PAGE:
Archaeologists unearthed the ruins of one of Israel’s oldest churches, built in the 4th-5th century over said to be where Jesus founded the Church on the Peter.
“And so I say to you, you are Peter, and upon this rock I will build my church, and the gates of the netherworld shall not prevail against it.” – Matthew 16:18
Lead researcher Professor Adi Erlich from the University of Haifa said they hypothesize “the church was built to commemorate Jesus’ significant interactions with Peter that are documented to have taken place in the area during Jesus’ time.”
Pious tradition holds that Jesus’ interactions with Peter in the region during the time also included his founding of the Church on him.
The excavation is unique, combining a cliff, a cave, springs, and terrace built in ancient times from a previous collapse of part of the cliff on which the temple was built. Erlich said in 320 AD it became a Catholic church with its own bishop.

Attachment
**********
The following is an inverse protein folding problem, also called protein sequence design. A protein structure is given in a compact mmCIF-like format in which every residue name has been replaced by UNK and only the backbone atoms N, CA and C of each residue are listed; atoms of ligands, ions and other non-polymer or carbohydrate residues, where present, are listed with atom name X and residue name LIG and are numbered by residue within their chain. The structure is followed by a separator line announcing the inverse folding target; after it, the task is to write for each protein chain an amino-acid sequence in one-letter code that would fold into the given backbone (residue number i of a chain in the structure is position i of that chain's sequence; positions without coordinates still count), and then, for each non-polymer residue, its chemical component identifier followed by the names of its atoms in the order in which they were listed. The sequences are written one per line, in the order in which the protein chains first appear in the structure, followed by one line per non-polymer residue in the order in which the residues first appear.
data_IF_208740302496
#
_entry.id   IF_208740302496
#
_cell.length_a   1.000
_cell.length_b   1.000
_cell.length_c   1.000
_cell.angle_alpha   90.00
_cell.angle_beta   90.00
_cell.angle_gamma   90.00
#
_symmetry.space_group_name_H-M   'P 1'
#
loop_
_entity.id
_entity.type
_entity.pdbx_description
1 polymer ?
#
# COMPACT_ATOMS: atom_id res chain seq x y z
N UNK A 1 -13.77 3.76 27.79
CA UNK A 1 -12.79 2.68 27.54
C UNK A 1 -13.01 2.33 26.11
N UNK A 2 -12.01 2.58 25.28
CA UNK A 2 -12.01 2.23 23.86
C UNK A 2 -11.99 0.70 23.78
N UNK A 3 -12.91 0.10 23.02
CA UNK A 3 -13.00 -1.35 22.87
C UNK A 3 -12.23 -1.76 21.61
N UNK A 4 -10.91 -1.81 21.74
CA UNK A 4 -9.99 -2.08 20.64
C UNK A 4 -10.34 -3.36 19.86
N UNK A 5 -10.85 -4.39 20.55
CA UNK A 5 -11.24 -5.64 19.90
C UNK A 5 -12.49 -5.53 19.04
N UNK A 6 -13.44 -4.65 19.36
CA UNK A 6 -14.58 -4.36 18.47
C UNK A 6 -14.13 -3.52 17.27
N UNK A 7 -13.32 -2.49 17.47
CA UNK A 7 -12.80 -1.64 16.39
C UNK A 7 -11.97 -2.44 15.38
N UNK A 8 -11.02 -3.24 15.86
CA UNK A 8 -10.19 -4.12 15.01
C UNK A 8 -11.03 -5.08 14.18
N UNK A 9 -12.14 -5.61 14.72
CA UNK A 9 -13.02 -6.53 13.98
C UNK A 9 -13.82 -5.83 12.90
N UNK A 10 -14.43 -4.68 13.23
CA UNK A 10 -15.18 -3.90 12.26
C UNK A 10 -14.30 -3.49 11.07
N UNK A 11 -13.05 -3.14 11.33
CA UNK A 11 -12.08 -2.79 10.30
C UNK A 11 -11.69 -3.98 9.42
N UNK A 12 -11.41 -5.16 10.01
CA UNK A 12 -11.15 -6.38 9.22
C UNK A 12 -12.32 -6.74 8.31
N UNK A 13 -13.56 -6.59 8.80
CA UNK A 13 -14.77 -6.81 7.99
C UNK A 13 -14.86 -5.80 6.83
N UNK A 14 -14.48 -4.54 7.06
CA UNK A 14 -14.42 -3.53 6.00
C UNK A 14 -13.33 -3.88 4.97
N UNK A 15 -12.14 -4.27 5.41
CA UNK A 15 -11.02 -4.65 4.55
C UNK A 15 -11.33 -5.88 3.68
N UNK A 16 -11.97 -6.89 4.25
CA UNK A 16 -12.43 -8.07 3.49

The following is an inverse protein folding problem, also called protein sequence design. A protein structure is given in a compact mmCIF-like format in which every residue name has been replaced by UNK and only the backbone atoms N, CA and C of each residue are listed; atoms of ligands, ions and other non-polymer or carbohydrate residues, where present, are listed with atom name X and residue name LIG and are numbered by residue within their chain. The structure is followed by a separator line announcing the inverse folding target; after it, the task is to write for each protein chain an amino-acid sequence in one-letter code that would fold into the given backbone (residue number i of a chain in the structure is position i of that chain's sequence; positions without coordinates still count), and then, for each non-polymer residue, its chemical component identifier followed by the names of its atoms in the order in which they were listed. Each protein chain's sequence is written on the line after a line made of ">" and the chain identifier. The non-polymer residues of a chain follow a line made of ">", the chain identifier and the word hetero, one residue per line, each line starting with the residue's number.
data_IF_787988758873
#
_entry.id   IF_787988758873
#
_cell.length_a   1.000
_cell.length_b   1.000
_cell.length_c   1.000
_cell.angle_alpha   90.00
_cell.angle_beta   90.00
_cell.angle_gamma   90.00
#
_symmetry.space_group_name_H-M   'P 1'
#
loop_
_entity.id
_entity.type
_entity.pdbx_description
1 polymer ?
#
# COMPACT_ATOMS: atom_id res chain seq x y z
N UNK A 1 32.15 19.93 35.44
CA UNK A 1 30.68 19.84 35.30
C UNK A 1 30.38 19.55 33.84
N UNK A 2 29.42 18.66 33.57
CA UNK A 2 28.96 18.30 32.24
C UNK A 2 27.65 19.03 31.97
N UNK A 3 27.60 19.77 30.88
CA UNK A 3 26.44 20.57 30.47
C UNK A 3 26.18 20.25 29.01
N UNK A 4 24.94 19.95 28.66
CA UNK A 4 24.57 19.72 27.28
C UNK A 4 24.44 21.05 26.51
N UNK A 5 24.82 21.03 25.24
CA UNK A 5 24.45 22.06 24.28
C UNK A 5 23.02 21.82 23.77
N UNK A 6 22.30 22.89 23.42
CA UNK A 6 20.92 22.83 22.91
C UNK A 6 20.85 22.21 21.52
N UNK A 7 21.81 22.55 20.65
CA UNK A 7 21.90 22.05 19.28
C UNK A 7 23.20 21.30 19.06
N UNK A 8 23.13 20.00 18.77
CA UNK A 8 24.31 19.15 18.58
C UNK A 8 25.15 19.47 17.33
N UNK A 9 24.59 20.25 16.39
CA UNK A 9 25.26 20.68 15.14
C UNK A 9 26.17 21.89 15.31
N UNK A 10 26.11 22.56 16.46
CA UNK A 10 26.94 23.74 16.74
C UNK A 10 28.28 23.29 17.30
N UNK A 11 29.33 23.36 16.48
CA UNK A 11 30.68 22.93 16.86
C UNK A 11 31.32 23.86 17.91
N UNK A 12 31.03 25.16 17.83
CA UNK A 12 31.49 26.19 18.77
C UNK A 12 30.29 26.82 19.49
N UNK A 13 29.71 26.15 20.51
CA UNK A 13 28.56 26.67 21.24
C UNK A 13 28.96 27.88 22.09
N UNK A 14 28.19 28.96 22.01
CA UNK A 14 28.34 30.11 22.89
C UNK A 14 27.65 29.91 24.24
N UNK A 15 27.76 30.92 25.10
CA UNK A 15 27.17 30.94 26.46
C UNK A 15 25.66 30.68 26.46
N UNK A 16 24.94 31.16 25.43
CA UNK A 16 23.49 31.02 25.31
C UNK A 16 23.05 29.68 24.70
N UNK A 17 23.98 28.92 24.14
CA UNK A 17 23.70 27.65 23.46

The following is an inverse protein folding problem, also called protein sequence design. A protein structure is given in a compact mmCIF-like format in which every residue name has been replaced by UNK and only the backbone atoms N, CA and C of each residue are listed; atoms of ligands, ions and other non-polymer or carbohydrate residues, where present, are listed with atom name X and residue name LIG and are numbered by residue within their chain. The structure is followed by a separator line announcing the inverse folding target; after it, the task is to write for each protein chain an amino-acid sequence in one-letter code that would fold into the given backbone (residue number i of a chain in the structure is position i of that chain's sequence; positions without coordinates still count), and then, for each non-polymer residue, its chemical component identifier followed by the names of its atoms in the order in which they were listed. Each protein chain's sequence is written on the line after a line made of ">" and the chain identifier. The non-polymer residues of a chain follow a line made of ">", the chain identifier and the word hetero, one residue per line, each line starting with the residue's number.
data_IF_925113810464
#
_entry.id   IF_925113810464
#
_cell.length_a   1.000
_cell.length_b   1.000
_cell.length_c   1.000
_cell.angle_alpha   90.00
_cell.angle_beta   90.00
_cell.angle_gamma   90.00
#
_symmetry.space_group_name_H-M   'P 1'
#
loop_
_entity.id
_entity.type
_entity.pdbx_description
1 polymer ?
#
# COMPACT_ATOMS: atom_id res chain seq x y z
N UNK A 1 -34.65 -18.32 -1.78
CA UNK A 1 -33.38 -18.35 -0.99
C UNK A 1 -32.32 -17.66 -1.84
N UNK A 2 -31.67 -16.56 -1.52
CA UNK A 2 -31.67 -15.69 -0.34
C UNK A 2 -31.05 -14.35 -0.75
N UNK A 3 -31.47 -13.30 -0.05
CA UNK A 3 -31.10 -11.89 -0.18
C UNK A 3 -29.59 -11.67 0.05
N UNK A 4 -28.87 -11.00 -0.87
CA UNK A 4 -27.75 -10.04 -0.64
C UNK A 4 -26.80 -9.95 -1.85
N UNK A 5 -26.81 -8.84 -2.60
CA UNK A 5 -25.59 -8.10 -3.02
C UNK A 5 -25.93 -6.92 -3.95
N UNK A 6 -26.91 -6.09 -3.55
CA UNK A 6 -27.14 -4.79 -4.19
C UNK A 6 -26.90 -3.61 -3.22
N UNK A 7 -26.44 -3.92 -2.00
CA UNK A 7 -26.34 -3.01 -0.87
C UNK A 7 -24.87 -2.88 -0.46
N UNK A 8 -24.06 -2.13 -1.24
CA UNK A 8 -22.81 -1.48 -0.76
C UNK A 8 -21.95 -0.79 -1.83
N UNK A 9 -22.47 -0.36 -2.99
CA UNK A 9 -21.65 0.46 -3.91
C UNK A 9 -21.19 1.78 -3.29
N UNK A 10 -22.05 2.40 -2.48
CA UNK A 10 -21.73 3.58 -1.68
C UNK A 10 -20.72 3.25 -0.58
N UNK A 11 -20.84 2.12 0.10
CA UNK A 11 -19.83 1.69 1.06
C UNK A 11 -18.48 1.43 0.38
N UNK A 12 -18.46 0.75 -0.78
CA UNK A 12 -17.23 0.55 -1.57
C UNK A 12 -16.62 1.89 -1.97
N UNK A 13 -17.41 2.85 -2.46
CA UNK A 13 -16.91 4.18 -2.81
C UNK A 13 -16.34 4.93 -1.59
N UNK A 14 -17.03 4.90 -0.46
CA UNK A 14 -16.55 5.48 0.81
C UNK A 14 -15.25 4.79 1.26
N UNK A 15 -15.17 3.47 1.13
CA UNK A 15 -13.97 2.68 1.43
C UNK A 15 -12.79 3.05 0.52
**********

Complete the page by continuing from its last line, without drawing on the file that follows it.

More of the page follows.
“Among the Christian finds were little crosses decorating the mosaic flooring of the church. The cross symbol became widespread in Christian iconography after the reign of Constantine, in the mid-4th century. One east-facing niche in the pagan temple that perhaps held a statue of Pan was reinvented as a church apse.”
Erlich also said they discovered a “very interesting stone,” dotted with etched crosses. They were most likely “I was here” graffiti carved into the rock by pilgrims who visited in the 6th-7th centuries.